She and Dick were like two peas in a pod. After only a few minutes together, they’d worked it out that Kaye would make me mothers of everything Dub had in there, stampers too. And she’d do it for free. Plus she’d keep pressing for me. And that deal went on forever. Whenever Dub took something in there, she’d make me a set of plates gratis. When he ordered records, she’d ask me how many I wanted.

Okay, so I was still in business, thanks to Big Dub’s arrogance, Dick’s smooth talking and Kaye’s sense of what was right and what wasn’t. We left Lewis and went to pick up the jackets and with them safely in Dick’s trunk, we got on the freeway and lit up a joint.

Back then you went to jail for a long time if they caught you smoking dope, so we figured the safest place was on the freeway at about seventy-five miles an hour. If a cop pulled up behind you, you could toss it out the window. Fat change a cop was gonna find it. What could they do, shut down the freeway?

We got home around 3:30, easily beating the rush hour traffic which is a big deal in L.A. However, after we off loaded the records, we realized we had another problem. I didn’t have any rubber stamps. Pigs I had plenty of, because we used to make up the records in my living room. But I needed a Birch and a Freeze out stamp pronto.

“I know a guy,” Dick said. He asked me what I wanted the stamps to say, then he made a call. “We can pick ’em up in a couple hours. He’ll call when they’re ready.”

The kids were at my fathers for a couple days. Vesta used to do that, drive them out there and leave them for three or four days, because my dad and his new wife had a girl a year older than my son and a year younger than my daughter. They loved it, because they spent most of the time in his pool. We didn’t have a pool.

So without the kids we had no reason to maintain. We had a couple hours with nothing to do, so we fired up a joint, put “Talkin’ John Birch Society Blues” on the turntable and waited for that call. About halfway through side one Dick mentioned that he had a hit of acid and maybe we could split it three ways.

This is the kind of suggestion that under normal circumstances one would laugh off at 3:30 on a Thursday, especially if you have to go outside and deal with normal people. But we were already stoned and besides, we were gonna split it three ways, what could happen? So I went out to the kitchen, got a coke, popped the tab and Dick dropped the acid in. Vesta got the rum out from the cabinet on top of the refrigerator, got three glasses and made us each a drink.

Funny thing about LSD, I don’t think it’s the amount of the drug you ingest, but how easily it is to open that doorway. You know, the one in your mind most people like to keep closed. We were all veteran drug takers and we were all pretty used to seeing what wasn’t there. In fact Dick used to be a junkie, but my brothers and I introduced him to acid and he never went back. So, really a third of a hit, three hits or four, it made no difference, our doors were blown right off the hinges and we had no business going outside, much less getting inside of a moving vehicle.

However, when that phone rang we piled right into Dick’s old car like it was the most normal thing in the world. And he drove us down to the Pike. The Pike was an old amusement park full of barkers, hustlers, carny people, tattoo parlors and it sported the greatest roller coaster on the planet, “The Cyclone” or as those not from Long Beach Called it, “The Cyclone Racer”.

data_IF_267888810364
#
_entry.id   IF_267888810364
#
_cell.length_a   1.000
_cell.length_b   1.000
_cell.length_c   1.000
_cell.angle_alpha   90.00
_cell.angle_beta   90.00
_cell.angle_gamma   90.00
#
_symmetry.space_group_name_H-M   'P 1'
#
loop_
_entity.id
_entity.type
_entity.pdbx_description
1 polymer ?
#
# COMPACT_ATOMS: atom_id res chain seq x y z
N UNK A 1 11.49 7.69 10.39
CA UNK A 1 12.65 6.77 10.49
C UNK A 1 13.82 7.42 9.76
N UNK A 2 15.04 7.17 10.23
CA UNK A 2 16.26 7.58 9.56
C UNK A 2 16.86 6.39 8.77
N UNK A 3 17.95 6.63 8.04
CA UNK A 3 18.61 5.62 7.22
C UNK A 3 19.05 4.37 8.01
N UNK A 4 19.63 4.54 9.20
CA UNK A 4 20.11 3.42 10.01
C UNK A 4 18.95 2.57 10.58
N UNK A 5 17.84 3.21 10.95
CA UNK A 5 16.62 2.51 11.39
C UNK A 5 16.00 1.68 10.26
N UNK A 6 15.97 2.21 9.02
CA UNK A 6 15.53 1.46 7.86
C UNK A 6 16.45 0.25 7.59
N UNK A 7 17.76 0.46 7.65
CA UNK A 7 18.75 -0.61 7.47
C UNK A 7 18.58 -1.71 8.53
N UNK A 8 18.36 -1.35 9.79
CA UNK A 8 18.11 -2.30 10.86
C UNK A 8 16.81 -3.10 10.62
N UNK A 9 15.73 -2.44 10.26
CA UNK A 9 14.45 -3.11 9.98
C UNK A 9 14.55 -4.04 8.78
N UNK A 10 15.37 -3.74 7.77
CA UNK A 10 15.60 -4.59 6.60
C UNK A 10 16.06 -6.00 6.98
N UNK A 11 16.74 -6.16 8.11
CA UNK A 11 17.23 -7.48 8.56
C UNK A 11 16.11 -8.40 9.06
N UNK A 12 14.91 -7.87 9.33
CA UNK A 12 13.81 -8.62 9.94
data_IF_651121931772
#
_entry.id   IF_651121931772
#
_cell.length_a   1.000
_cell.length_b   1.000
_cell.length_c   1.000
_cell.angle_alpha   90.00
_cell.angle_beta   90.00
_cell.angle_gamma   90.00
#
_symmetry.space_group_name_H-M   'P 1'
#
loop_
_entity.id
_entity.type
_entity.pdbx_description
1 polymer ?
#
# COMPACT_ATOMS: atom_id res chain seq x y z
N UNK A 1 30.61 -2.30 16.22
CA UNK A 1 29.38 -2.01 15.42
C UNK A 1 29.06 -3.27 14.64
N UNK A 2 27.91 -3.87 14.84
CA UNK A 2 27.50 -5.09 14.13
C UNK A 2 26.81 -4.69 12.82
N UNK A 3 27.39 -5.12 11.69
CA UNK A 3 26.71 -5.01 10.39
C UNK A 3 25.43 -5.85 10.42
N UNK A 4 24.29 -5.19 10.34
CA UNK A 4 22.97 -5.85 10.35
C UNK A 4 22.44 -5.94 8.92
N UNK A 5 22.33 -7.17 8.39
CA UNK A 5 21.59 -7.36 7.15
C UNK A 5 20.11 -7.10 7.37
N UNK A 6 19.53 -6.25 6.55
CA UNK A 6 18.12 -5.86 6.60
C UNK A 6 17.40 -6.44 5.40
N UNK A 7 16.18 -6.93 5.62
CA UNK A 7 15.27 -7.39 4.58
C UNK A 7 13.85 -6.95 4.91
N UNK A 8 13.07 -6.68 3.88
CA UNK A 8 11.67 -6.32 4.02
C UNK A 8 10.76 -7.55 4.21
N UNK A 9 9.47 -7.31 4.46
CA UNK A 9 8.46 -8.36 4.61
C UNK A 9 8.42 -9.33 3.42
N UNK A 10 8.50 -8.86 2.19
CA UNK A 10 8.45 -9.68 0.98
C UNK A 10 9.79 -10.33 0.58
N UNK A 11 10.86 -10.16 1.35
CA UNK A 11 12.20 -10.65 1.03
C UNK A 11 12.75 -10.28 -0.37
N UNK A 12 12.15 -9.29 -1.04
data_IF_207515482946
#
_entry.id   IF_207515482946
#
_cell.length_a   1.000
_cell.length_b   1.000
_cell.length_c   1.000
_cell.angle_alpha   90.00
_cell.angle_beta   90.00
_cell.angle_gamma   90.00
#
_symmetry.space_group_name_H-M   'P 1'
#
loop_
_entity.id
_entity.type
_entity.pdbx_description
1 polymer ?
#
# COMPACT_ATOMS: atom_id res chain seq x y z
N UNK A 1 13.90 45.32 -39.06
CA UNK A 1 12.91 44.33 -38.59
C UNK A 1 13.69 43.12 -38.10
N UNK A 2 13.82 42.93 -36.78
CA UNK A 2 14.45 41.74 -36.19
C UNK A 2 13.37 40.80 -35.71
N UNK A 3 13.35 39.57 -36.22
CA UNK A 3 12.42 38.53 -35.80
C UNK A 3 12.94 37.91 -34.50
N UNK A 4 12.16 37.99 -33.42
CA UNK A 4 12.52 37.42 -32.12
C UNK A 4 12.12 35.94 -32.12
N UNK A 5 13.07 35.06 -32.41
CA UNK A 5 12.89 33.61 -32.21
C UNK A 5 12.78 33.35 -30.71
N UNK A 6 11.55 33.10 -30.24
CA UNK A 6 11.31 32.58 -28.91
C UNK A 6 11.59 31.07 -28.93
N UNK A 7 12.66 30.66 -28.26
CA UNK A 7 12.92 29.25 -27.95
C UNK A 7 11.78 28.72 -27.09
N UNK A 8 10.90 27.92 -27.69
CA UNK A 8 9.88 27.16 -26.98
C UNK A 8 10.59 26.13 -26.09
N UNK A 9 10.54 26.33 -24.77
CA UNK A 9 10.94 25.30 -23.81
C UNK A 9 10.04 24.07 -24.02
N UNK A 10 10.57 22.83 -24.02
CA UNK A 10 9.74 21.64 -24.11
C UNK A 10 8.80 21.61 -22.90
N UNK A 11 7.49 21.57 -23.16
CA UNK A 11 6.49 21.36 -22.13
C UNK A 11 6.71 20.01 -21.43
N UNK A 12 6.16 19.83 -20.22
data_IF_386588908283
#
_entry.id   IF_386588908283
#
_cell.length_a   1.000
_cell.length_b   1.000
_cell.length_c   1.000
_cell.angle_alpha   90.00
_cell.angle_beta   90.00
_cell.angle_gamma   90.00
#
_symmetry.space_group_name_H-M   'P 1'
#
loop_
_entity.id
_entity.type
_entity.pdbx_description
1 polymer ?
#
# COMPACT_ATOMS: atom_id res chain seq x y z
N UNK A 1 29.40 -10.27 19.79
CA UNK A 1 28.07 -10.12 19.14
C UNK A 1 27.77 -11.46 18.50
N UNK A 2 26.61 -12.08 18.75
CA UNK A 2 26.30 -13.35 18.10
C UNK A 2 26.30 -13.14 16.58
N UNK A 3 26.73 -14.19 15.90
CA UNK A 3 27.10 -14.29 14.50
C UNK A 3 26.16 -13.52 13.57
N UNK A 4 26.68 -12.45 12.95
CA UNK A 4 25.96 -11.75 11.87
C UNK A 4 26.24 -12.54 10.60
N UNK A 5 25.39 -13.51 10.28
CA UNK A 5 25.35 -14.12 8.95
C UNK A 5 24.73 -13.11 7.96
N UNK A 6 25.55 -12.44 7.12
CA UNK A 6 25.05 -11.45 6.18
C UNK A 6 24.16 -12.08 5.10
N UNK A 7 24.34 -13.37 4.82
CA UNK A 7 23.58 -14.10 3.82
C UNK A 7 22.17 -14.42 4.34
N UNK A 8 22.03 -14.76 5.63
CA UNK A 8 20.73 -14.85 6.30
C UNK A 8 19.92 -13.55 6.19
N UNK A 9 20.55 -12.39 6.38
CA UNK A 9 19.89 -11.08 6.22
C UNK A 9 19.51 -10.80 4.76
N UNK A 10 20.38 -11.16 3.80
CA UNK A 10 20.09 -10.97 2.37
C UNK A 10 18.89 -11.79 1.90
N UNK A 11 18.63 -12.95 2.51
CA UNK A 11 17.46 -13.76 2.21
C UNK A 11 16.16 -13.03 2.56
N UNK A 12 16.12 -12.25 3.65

“We’re going to ride the coaster.” Vesta sound enthused.

“No we’re not.” I might have been floating above all that’s holy, but I wasn’t so stoned that I didn’t know that we’d never get off that beast alive if we got on it in the condition we were in. It had killed before, I didn’t want it killing tonight.

Dick parked in front of a tattoo place and lead us to the business next door where he introduced us to Bob, a guy with a Santa Claus white beard that attempted to hide a ruddy drinker’s face, but Bob’s bulbous, blue veined nose gave the game away. Bob wore a sailor’s hate just like the Skipper wore on Gilligan’s Island.

He held out his hand, I shook it, was about to say I was pleased to meet him when something clamped itself around my leg.

“What?” I looked down and son of a gun if Tammy’s twin wasn’t dry humping my right leg.

“His names Brucie, he likes you,” Bob said.

“I don’t care. Get him off!” Tammy and I never hit it off and I could see that Brucie and I weren’t starting off on the right foot either.

“Down, boy,” Bob said, but that just got Brucie humping harder.

“Knock it off.” Bob grabbed Brucie by the scruff on his neck, tossed him across the room. This dog wasn’t mollycoddled, but he had a problem with no, because in an instant he was right back on my leg. Bob grabbed him again, went behind the counter, set Brucie on it. “Behave!” he said.

Then he handed us the stamps.

They were horrible. Neither stamp said GWW on it. The Birch stamp didn’t have the square outline around the title. The printing was too small. The typeface was different.

“We can’t use these,” I said. Though we did use the Birch one a few years later, probably stamped five or six hundred records with it, but the Freeze Out stamp never saw ink.

“I made ’em just like you ordered,” Bob said to Dick. And that was true. Dick told the man what he wanted the stamps to say over the phone and Bob made ‘em up.

I explained our problem and Bob was very understanding, especially since I told him we’d pay for the bad stamps. Bob said if we could get him an impression, he could have the stamps made up the way we wanted in a couple hours. He’d stay open, do ’em special tonight. You can’t beat that for service, so we drove back home, a major feat in our condition, got a copy of each of the records for Bob.